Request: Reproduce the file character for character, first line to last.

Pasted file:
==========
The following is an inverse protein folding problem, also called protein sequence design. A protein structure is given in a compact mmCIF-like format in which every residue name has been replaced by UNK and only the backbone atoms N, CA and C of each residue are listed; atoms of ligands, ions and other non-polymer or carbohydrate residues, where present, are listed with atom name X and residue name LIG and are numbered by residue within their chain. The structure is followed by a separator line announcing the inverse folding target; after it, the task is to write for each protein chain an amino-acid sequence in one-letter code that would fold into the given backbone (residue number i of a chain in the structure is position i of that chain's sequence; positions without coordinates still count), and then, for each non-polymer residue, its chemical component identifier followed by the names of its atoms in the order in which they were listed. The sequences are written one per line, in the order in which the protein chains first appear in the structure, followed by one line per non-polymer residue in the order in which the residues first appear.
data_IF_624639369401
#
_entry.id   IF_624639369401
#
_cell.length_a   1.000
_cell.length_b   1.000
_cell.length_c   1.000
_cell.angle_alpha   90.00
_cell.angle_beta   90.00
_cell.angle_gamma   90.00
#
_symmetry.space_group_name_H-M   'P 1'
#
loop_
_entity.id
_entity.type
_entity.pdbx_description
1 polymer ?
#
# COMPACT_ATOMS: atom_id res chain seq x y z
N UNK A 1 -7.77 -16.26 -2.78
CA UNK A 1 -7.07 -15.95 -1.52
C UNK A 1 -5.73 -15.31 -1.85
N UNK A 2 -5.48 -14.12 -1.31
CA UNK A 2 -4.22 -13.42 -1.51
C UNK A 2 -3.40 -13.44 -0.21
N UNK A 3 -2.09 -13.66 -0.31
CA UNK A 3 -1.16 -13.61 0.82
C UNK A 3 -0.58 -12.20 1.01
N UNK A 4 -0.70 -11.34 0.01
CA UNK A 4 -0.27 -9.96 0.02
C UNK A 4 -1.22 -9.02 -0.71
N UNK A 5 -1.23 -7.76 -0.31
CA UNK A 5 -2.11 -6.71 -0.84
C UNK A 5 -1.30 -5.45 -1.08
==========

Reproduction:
The following is an inverse protein folding problem, also called protein sequence design. A protein structure is given in a compact mmCIF-like format in which every residue name has been replaced by UNK and only the backbone atoms N, CA and C of each residue are listed; atoms of ligands, ions and other non-polymer or carbohydrate residues, where present, are listed with atom name X and residue name LIG and are numbered by residue within their chain. The structure is followed by a separator line announcing the inverse folding target; after it, the task is to write for each protein chain an amino-acid sequence in one-letter code that would fold into the given backbone (residue number i of a chain in the structure is position i of that chain's sequence; positions without coordinates still count), and then, for each non-polymer residue, its chemical component identifier followed by the names of its atoms in the order in which they were listed. The sequences are written one per line, in the order in which the protein chains first appear in the structure, followed by one line per non-polymer residue in the order in which the residues first appear.
data_IF_624639369401
#
_entry.id   IF_624639369401
#
_cell.length_a   1.000
_cell.length_b   1.000
_cell.length_c   1.000
_cell.angle_alpha   90.00
_cell.angle_beta   90.00
_cell.angle_gamma   90.00
#
_symmetry.space_group_name_H-M   'P 1'
#
loop_
_entity.id
_entity.type
_entity.pdbx_description
1 polymer ?
#
# COMPACT_ATOMS: atom_id res chain seq x y z
N UNK A 1 -7.77 -16.26 -2.78
CA UNK A 1 -7.07 -15.95 -1.52
C UNK A 1 -5.73 -15.31 -1.85
N UNK A 2 -5.48 -14.12 -1.31
CA UNK A 2 -4.22 -13.42 -1.51
C UNK A 2 -3.40 -13.44 -0.21
N UNK A 3 -2.09 -13.66 -0.31
CA UNK A 3 -1.16 -13.61 0.82
C UNK A 3 -0.58 -12.20 1.01
N UNK A 4 -0.70 -11.34 0.01
CA UNK A 4 -0.27 -9.96 0.02
C UNK A 4 -1.22 -9.02 -0.71
N UNK A 5 -1.23 -7.76 -0.31
CA UNK A 5 -2.11 -6.71 -0.84
C UNK A 5 -1.30 -5.45 -1.08